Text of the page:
Monthly Archives: April 2013

Why Have Luxury Stocks Perfomed So Well The Last Few Years?

Luxury stocks have shown some very stunning results over the last few years. Making new all-time highs the past few months. Which is, of course, very surprising because we are supposedly in a modern day depression with high unemployment and high defecits. You would expect luxury brands to perform very poorly. But the opposite seems true.

I’m going to first show you some charts of luxury stocks and then give you a possible explanation for this.

Compagnie Finaciere Richemont SA. Key brands: Cartier, Montblanc, Chloe, IWC, Piaget, Vacheron Constantin, Baume & Mercier and Lancel.

Compagnie Financiere Richemont SA stock price

LVMH Moët Hennessy Louis Vuitton. Key brands: Louis Vuitton, Marc Jacobs, Guerlain, Givenchy, Moet & Chandon and Hennessy.

LVMH stock price

Burberry Group PLC. Key brand: Burberry.

Burberry Stock Price

Why have luxury stocks performed so well? I tend to think we should look at the buyers of luxury stuff. The top 10% of wage earners and people with a high net worth.

This is an interesting article about income and wealth distribution in America of which I will use a few tables here.

The table below shows the distribution of income and wealth in the US between the different percentiles of the population.

income and wealth distribution

This table shows how the income is divided:

Income distribution in the United States

From the article: “In terms of types of financial wealth, the top one percent of households have 35% of all privately held stock, 64.4% of financial securities, and 62.4% of business equity. The top ten percent have 81% to 94% of stocks, bonds, trust funds, and business equity, and almost 80% of non-home real estate.” This is shown in this table:

Stocks owned by top percent

So we can conclude that the richest 10% of the country own almost all stocks (81%), while the middle and lower class are more dependable on their principal home (60%) for their net worth. While of course a large portion of American society has no or even a negative net worth.

If we now look at how stocks, houses and wages have performed since the 2009 bottom we can see why luxury stocks are doing so well.

The S&P 500, makeing a new all-time high as I write this. Don’t forget dividends:

S&p 500 chart 5 year

House prices in the US (Case-Shiller index):

House prices us Calculated Risk

Wages in the US. Percent change from previous year. You can easily spot that on average wages have grown very slow in the last few years. Barely keeping up with inflation.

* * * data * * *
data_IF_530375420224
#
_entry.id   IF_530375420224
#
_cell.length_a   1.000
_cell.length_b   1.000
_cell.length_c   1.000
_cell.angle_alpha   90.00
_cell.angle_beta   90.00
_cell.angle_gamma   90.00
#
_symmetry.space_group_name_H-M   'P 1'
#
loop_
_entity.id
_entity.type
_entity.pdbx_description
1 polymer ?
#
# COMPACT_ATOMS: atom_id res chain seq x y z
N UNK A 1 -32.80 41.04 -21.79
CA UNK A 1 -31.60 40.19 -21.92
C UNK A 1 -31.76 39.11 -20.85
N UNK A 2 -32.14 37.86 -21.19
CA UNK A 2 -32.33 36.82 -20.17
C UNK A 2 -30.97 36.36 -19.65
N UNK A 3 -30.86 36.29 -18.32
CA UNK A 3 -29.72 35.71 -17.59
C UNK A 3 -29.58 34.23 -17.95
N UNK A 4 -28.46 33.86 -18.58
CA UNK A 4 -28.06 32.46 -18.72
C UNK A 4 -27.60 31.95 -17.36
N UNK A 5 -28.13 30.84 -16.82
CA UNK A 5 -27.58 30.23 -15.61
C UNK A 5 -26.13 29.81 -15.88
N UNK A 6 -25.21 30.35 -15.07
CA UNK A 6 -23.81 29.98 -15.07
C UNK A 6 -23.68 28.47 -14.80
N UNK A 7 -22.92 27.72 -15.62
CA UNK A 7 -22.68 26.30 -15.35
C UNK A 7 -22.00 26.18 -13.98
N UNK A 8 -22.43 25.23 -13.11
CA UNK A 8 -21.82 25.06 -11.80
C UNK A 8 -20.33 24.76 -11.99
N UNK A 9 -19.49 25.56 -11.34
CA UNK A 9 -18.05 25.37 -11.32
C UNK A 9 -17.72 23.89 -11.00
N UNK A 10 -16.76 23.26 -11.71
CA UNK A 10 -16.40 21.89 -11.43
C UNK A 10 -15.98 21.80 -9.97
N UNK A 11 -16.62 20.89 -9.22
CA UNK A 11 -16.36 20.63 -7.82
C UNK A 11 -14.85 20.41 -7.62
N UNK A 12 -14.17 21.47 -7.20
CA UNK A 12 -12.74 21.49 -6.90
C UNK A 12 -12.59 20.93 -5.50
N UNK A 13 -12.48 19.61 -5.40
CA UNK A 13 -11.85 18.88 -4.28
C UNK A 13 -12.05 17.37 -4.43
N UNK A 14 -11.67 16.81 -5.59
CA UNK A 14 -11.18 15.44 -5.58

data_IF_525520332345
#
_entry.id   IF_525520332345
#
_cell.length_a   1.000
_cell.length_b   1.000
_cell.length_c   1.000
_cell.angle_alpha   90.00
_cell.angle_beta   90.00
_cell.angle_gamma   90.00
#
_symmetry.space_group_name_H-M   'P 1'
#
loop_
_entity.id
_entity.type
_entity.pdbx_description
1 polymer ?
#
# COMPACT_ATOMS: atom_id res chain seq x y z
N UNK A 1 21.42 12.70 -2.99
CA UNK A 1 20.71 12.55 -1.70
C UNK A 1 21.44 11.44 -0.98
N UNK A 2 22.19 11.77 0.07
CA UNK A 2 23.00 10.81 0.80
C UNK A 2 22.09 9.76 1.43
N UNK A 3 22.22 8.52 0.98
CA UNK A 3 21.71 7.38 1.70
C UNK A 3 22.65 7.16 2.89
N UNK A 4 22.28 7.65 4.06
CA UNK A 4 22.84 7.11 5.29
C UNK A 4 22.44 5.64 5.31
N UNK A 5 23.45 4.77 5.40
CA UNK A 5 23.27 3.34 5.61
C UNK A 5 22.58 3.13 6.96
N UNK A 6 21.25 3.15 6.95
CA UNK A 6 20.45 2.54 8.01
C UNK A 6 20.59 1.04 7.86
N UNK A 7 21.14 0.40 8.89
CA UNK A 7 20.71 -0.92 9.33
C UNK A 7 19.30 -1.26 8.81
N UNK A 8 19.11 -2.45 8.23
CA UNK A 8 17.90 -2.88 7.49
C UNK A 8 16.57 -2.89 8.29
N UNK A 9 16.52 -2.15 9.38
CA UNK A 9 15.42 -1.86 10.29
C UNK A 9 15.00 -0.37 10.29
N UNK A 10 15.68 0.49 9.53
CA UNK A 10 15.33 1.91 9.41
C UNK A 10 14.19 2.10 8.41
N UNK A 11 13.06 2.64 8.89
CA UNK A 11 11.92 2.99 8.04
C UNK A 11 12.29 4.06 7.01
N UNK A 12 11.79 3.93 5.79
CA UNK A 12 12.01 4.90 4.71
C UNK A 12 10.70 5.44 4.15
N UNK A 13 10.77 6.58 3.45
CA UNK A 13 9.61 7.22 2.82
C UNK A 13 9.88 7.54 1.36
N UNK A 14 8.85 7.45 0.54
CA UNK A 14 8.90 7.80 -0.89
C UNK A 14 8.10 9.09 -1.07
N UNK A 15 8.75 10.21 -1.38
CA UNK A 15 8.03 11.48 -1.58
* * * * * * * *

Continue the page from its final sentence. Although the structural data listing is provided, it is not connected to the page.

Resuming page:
Wages US percent change from year ago

The rich 10% of America have profited the most the last few years because stock prices went up while housing and wages remained low. This in turn has resulted in higher stock prices for luxury brands.

Capitalization Weighted vs. Equally Weighted Portfolio’s

I came across an interesting article in the Journal of Asset Management today where a comparison is made between a capitalization weighted (CW) portfolio and an equally weighted (EW) portfolio. In a CW index stocks are weighted for their market capitalization and in an EW index every stock is equally weighted. Most mutual funds use the CW approach for their investment portfolios.

“Figure 1 displays the performance of the DJEURO and the equivalent EW portfolio over the observation period. The cumulative return of the EW portfolio was 38.42 per cent compared with -4.70 per cent of the DJEURO, with a difference equal to 43.12 per cent”

Equally weighted and capitalized weighted dj euro stoxx

“Figure 2 shows the performance of the DJEURO50 index and its EW version. In this case, the cumulative returns of the EW portfolio and of the DJEURO50 index were 11.60 per cent and -16.63 per cent, respectively, showing a difference equal to 28.23 per cent.”

equally weighted and capitalization weighted dj euro stoxx 50

The reason the EW portfolio does better than the CW portfolio is because of the automatically rebalancing every quarter. The EW portfolio follows a contrarian view in that it sells overvalued stocks each quarter to rebalance the portfolio. The EW portfolio is also more diversified because it has a larger share of mid- and small cap stocks in its portfolio unlike a CW portfolio which exists for a large part out of large cap stocks.

Berkshire Hathaway’s Performance Is Stunning

Between 1964 and 2012 Warren Buffett has generated a return of 586,817%. That is an annual growth rate of 19.7%.

Below is a chart of the performance of Warren Buffet’s investment vehicle Berkshire Hathaway in the last 20 years.

return berkshire hathaway warren buffet till now

It’s pretty interesting to see how fast Buffet recoverd from the “Dot-com bust“. He wasn’t loaded up on a lot of internet companies. After the crash he even said “I told ya so” to analysts and other investors who had criticized him for not “investing” in some of the dotcom stocks.

It took him almost 4 years to recover from the 2008-09 crash. But he still has beaten the S&P since then. Truly one of the best investors ever.

Bond Yields For All Eurozone Countries Were The Same Before The Lehman Bankruptcy